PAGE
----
But it’s not long before Julia discovers that Olga might not have been as perfect as everyone thought. With the help of her best friend Lorena, and her first kiss, first love, first everything boyfriend Connor, Julia is determined to find out. Was Olga really what she seemed? Or was there more to her sister’s story? And either way, how can Julia even attempt to live up to a seemingly impossible ideal?
2017 Award Winners
Works For Younger Readers -
Maybe Something Beautiful: How Art Transformed a Neighborhood
by Isabel Campoy and Theresa Howell, Illustrated by Rafael López
Publisher: HMH Books for Young Readers
Maybe Something Beautiful: How Art Transformed a Neighborhood is the triumph of a community against the darker forces of social decay. What good can a splash of color do in a community of gray? As Mira and her neighbors discover, more than you might ever imagine!
Based on the true story of the Urban Art Trail in San Diego, California, Maybe Something Beautiful reveals how art can inspire transformation—and how even the smallest artists can accomplish something big.
Works For Older Readers -
The Memory of Light
by Francisco X. Stork
Publisher: Arthur A. Levine Books
In The Memory of Light, Stork tells the story of 16-year-old Vicky Cruz and her experiences and recovery after an attempted suicide. When Vicky wakes up in the Lakeview Hospital, she knows one thing: After her suicide attempt, she shouldn't be alive. But then she meets Mona, the live wire; Gabriel, the saint; E.M., always angry; and Dr. Desai, a quiet force. With stories and honesty, kindness and hard work, they push her to reconsider her life before Lakeview, and offer her an acceptance she's never had. But Vicky's newfound peace is as fragile as the roses that grow around the hospital. And when a crisis forces the group to split up, sending Vick back to the life that drove her to suicide, she must try to find her own courage and strength.
Inspired in part by the author's own experience with depression, The Memory of Light is the rare young adult novel that focuses not on the events leading up to a suicide attempt, but the recovery from one - about living when life doesn't seem worth it, and how we go on anyway.
2016 Award Winners
Funny Bones: Posada and His Day of the Dead Calaveras
Duncan Tonatiuh’s Funny Bones: Posada and His Day of the Dead Calaveras introduces readers to the art of ‘calaveras’, the playful skeletons popularized by the Mexican graphic artist Jose Guadalupe Posada at the turn of the twentieth century. Using hand-drawn and digitally collaged illustrations, Tonatiuh infuses Posada’s original art work with his own, resulting in a unique biography and information book that conveys the social and creative structures at work in the creation of the artwork used during the annual celebration of El día de los muertos. It also explores the way Posada designed special calaveras to comment on the social and political conditions of his time. “The extensive background information and resources support the readers’ understanding of the technical, social, and cultural contexts of Posada’s artwork,” says Denise Dávila, a national committee member of the Tomás Rivera Children and Young Adult Award. Readers of all ages are sure to appreciate this important biography.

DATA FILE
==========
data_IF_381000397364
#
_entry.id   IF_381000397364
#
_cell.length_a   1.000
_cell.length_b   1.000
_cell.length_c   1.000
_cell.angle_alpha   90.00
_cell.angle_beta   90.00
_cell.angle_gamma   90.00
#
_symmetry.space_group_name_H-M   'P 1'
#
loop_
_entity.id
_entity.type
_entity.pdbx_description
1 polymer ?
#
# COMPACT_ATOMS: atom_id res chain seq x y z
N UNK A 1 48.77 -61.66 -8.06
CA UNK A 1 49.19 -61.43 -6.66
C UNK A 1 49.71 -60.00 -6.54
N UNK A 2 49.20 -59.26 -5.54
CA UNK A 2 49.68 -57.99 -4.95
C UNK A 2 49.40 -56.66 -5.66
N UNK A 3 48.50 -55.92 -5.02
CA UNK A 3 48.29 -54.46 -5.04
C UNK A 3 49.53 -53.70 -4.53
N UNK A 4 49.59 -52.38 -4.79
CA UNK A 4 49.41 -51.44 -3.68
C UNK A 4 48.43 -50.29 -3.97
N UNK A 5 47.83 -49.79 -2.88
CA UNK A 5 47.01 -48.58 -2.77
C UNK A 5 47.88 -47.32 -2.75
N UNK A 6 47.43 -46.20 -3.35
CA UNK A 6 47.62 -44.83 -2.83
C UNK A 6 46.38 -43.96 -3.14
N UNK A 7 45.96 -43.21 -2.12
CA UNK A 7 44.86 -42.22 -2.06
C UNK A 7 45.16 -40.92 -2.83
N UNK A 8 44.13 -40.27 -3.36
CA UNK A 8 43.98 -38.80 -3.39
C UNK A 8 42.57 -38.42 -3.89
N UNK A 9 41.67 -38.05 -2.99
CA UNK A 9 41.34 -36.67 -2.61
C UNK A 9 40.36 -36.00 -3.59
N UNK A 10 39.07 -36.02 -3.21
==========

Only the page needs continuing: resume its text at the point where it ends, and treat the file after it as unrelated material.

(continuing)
Works for Older Readers: Out of Darkness by Ashley Hope Pérez. Carolrhoda LAB
Pérez’s historical fiction explores the devastating consequences of racism in the context of the worst school disaster in U.S. history. Set in New London, Texas in 1936 when oil drilling created new jobs, commerce, and a new school, we see a community reckoning with a legacy of tripartite segregation among White, Black, and Mexican families. When seventeen-year old Naomi arrives to this community from San Antonio, we feel her pride in being Mexican, her commitment to protect her younger twin brother and sister, Cari and Beto, and her fears as she encounters racist and sexual violence from school peers, shopkeepers, church goers, and her step-father, Henry, who is White. Naomi’s isolated life is transformed, however, when she falls in love with Wash, a young Black man who knows the lines drawn by racial hatred as well as the dreams that might flourish through family, love, community, and education. As Naomi and Wash’s love grows, so too do the pressures to conform to gendered and racial codes. In third person prose, alternating among the perspectives of Naomi, Wash, Henry, the twins, and ‘The Gang’ of White high school students, Pérez illuminates the contours of love and hate within a family and across a community.